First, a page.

With this in mind, the Future of Cyber Security will examine the risks posed by video conferencing, especially when using consumer-grade apps, and outline how best to stay secure.

One of the greatest threats to businesses is email phishing, which sees employees targeted with malicious emails when they are working from home. The conference will address this and also look at how hackers use social engineering to track and lure victims in.

As part of this, The Future of Cyber Security Virtual Conference will include a professional social engineer who will share their tips and tricks to entice employees into giving up their data or give access to buildings or systems.

The Future of Cyber Security Virtual Conference will examine the general threat landscape during COVID-19 and assess the nation state threat to UK businesses.

The Future of Cyber Security Virtual Conference aims to help businesses to stay one step ahead of attackers through a number of insightful sessions not available at any other security conference.

The event will provide essential intelligence that enables senior personnel to stay one step ahead of cyber criminals as the attack surface expands amid COVID-19.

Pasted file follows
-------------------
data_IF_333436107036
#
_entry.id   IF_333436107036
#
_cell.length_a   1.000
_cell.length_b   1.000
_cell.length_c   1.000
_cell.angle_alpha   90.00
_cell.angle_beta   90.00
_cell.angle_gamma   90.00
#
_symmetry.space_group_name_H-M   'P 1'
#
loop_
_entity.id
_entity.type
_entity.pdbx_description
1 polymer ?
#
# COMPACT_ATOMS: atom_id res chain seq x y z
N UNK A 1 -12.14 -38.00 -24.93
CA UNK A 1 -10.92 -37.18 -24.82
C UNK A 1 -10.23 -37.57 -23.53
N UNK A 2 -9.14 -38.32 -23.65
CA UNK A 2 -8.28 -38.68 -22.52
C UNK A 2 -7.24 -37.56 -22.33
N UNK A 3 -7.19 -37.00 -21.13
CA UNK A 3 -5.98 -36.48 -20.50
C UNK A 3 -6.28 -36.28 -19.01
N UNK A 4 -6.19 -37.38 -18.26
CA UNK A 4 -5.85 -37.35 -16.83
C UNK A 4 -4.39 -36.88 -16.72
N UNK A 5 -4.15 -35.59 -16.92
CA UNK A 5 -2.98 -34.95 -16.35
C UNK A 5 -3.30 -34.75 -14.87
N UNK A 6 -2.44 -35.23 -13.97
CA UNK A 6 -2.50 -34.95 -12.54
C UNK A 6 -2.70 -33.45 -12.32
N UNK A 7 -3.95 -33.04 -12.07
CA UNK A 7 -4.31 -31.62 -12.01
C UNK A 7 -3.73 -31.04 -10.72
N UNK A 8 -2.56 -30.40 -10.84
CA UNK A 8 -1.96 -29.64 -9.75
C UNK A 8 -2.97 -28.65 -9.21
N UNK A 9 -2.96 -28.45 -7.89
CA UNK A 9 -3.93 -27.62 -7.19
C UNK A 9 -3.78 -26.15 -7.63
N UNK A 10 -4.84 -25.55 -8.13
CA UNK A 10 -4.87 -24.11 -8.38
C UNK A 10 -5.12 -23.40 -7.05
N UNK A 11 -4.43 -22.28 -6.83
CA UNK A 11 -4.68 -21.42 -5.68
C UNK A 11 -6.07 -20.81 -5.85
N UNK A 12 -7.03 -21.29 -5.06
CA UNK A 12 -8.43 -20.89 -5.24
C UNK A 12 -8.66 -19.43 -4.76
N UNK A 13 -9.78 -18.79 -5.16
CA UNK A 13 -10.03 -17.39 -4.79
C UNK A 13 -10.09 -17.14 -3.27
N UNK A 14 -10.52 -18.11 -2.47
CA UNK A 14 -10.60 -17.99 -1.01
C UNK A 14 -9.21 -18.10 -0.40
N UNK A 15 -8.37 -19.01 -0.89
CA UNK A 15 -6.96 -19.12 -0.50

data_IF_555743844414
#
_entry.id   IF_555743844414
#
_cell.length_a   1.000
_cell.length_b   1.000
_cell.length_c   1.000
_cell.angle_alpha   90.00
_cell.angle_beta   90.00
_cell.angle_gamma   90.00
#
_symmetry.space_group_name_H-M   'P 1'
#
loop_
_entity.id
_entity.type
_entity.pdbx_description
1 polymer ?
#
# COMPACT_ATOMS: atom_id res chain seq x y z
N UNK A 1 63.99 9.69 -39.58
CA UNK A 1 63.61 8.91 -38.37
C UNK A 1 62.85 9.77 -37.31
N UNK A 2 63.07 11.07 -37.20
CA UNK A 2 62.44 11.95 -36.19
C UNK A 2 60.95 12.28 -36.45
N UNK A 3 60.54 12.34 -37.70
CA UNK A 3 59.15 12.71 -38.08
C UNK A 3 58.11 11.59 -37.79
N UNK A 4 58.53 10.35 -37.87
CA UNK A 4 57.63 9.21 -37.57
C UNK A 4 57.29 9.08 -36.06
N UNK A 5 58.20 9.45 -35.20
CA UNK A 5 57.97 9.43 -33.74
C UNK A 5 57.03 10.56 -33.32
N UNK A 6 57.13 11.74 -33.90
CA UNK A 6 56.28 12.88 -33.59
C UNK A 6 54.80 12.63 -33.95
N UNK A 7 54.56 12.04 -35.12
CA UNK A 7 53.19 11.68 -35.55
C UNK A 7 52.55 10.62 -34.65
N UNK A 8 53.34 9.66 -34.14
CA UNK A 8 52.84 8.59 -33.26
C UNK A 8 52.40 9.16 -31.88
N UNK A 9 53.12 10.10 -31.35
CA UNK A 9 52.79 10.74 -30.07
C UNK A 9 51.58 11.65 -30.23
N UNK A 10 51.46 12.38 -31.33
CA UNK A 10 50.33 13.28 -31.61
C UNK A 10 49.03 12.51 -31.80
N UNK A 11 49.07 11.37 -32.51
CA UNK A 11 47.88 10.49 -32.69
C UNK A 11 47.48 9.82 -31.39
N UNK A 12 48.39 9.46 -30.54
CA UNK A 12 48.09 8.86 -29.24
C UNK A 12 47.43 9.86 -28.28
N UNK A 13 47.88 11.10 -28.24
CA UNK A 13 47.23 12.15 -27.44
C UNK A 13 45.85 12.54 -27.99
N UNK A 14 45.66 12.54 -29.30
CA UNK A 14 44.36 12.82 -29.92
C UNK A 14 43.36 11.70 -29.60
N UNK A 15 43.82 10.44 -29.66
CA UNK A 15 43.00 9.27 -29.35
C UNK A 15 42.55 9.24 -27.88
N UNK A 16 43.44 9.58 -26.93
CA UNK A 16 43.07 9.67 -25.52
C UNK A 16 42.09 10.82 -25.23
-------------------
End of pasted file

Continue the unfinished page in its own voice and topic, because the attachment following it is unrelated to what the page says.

Covering business security during COVID-19 and video conferencing in the morning, and password security, social engineering and the threat landscape in the afternoon, the conference covers today’s cyber security trends and threats across Europe – as well as those of the future – equipping delegates with the strategies, tools and technology needed to cope in an increasingly complex landscape.

It follows the huge success of our events in London, Manchester and Birmingham. This educational exclusive conference brings senior decision-makers face to face with leading cyber security specialists. Covering the strategic needs of all enterprises, the conference provides delegates with a unique opportunity to learn from thought leaders in the field and gain new knowledge and skills to manage the latest technology.

John Doody is the Author of “From Stripes to Stars” and Director of Interlocutor Services Limited, a company established in 2003 to promote Information Assurance and Cyber Security issues both nationally and internationally, the company offers a range of services including Marketing, Communications, Public Speaking, Strategy Reviews, Information Assurance, Cyber Security and Information Technology, these services are geared to the strategic level within government and industry.